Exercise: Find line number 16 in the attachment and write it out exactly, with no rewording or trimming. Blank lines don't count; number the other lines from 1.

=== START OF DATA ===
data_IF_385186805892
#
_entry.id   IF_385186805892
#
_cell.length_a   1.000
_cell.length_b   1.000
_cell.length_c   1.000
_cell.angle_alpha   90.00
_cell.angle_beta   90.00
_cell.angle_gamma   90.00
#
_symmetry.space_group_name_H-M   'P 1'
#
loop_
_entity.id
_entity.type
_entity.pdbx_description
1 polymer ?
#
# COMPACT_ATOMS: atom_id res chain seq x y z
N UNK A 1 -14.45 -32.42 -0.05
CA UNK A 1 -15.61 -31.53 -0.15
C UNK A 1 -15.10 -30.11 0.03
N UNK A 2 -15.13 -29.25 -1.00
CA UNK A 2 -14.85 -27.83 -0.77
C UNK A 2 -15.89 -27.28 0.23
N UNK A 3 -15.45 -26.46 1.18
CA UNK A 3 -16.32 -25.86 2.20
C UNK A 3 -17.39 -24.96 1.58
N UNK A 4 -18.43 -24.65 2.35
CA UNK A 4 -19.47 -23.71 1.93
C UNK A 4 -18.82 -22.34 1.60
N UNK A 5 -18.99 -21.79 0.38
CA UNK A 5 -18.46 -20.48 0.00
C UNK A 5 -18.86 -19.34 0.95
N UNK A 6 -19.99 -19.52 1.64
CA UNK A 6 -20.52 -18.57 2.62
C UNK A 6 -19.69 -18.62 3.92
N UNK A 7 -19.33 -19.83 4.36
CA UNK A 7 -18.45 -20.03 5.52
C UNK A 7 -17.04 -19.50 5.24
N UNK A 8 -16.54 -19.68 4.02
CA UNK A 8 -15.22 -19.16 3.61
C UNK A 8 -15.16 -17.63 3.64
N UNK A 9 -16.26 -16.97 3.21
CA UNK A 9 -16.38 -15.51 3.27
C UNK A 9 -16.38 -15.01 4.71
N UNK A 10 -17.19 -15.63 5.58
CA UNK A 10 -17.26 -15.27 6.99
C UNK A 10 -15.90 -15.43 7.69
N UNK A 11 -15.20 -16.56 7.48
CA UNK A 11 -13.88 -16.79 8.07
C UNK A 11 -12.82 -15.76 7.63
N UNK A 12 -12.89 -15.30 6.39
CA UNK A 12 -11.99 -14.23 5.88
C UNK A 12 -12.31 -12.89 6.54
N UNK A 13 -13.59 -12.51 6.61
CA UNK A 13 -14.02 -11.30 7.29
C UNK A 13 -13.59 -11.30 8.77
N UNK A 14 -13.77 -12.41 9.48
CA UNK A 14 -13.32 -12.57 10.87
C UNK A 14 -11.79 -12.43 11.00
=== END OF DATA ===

_entity.type